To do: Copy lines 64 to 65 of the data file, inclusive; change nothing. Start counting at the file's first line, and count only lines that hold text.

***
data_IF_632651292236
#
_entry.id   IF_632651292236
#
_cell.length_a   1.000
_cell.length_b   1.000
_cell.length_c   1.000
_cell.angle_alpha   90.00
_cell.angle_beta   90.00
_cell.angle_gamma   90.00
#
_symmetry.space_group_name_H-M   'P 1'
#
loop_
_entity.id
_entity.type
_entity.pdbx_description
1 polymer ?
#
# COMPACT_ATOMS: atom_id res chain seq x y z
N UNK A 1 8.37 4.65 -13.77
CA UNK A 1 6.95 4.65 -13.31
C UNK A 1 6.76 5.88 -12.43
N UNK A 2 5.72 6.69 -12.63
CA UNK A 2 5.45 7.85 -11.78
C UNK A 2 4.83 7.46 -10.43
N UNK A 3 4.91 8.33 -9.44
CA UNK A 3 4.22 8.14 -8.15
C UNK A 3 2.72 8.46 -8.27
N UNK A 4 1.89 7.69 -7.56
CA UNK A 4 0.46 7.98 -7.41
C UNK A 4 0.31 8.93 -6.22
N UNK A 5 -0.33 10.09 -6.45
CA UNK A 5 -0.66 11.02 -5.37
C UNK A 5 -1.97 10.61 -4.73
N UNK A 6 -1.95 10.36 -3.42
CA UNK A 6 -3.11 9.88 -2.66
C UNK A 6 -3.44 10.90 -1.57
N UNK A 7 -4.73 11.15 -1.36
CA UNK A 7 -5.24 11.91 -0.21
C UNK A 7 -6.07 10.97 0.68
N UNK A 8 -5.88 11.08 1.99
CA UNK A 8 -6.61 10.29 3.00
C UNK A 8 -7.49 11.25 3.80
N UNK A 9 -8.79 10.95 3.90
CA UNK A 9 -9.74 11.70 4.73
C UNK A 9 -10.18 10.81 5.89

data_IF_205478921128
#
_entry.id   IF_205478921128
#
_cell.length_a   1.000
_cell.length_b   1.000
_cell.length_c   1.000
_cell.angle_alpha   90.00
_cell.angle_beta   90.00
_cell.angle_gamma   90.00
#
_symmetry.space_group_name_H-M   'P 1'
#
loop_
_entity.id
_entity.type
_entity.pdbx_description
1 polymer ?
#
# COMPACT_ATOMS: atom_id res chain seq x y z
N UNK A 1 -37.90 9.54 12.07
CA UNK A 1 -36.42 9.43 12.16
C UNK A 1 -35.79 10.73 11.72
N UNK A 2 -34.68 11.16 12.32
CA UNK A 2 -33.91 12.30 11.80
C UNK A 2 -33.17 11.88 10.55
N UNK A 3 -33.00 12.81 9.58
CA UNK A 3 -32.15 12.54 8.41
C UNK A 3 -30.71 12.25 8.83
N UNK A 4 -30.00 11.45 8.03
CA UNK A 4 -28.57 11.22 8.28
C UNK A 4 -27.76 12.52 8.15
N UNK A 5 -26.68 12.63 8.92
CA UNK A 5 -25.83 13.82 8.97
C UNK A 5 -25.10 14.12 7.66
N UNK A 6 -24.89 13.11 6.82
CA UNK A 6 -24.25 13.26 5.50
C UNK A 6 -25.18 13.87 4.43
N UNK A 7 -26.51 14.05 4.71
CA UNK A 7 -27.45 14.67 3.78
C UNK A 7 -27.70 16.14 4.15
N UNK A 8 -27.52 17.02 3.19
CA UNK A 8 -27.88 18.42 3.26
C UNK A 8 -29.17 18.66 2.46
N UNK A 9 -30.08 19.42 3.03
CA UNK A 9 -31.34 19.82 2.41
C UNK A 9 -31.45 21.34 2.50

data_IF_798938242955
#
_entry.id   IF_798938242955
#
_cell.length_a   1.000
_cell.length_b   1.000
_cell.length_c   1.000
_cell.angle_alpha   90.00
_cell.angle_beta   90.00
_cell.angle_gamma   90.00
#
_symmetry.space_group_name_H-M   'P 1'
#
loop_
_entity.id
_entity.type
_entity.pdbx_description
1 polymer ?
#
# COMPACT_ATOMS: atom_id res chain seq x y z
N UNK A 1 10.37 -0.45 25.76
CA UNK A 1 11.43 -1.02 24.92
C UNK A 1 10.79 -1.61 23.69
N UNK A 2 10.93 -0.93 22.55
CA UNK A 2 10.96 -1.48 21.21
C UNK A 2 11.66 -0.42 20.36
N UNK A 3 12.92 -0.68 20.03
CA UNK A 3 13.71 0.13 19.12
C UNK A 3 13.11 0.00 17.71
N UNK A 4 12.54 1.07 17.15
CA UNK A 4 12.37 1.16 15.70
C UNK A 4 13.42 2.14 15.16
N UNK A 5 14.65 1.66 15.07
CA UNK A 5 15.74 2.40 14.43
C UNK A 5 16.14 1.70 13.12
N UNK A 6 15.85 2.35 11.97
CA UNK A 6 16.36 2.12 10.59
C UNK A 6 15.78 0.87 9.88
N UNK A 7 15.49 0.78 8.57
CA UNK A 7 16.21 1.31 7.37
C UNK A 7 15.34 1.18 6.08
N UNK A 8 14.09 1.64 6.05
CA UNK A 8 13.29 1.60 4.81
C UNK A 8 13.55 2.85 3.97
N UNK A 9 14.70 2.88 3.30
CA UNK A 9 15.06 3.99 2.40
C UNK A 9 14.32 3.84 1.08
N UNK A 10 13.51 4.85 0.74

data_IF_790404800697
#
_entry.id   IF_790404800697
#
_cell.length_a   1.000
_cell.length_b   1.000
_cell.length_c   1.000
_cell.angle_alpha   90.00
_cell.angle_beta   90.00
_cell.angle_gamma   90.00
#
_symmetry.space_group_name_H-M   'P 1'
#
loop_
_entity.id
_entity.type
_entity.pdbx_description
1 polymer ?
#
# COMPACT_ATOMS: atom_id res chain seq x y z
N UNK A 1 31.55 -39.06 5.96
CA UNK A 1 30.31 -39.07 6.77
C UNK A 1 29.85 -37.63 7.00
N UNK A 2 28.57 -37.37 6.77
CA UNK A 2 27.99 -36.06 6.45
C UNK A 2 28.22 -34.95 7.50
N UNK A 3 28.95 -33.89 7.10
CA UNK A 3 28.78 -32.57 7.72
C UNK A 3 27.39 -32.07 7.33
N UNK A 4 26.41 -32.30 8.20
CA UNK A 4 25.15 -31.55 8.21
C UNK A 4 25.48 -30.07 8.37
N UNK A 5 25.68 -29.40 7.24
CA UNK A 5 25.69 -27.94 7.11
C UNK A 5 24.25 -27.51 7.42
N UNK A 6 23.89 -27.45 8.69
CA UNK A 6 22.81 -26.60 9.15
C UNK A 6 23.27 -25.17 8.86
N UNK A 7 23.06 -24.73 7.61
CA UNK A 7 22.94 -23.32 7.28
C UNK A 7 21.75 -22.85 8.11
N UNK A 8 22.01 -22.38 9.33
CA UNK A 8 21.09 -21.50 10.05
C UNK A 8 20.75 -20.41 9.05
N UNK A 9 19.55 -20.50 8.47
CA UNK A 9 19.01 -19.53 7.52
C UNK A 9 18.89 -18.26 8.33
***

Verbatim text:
_entity.pdbx_description
1 polymer ?